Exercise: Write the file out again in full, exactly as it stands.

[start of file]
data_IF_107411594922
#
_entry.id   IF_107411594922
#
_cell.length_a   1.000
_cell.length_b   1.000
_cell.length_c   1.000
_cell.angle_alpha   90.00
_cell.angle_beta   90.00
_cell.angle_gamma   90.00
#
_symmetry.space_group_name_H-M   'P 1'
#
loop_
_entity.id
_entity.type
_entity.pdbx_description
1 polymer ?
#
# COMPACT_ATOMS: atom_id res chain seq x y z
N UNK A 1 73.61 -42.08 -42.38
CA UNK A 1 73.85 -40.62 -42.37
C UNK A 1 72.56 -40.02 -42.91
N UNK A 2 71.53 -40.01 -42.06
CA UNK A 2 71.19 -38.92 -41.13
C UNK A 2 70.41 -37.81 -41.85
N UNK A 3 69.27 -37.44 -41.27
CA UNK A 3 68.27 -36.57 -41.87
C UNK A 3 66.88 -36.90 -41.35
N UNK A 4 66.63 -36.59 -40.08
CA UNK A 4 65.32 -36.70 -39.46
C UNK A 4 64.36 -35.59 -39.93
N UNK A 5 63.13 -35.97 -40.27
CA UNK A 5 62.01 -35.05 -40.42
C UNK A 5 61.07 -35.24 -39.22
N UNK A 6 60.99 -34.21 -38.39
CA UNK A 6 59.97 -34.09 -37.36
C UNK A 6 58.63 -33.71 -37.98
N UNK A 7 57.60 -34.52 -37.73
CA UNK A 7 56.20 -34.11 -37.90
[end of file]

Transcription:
data_IF_107411594922
#
_entry.id   IF_107411594922
#
_cell.length_a   1.000
_cell.length_b   1.000
_cell.length_c   1.000
_cell.angle_alpha   90.00
_cell.angle_beta   90.00
_cell.angle_gamma   90.00
#
_symmetry.space_group_name_H-M   'P 1'
#
loop_
_entity.id
_entity.type
_entity.pdbx_description
1 polymer ?
#
# COMPACT_ATOMS: atom_id res chain seq x y z
N UNK A 1 73.61 -42.08 -42.38
CA UNK A 1 73.85 -40.62 -42.37
C UNK A 1 72.56 -40.02 -42.91
N UNK A 2 71.53 -40.01 -42.06
CA UNK A 2 71.19 -38.92 -41.13
C UNK A 2 70.41 -37.81 -41.85
N UNK A 3 69.27 -37.44 -41.27
CA UNK A 3 68.27 -36.57 -41.87
C UNK A 3 66.88 -36.90 -41.35
N UNK A 4 66.63 -36.59 -40.08
CA UNK A 4 65.32 -36.70 -39.46
C UNK A 4 64.36 -35.59 -39.93
N UNK A 5 63.13 -35.97 -40.27
CA UNK A 5 62.01 -35.05 -40.42
C UNK A 5 61.07 -35.24 -39.22
N UNK A 6 60.99 -34.21 -38.39
CA UNK A 6 59.97 -34.09 -37.36
C UNK A 6 58.63 -33.71 -37.98
N UNK A 7 57.60 -34.52 -37.73
CA UNK A 7 56.20 -34.11 -37.90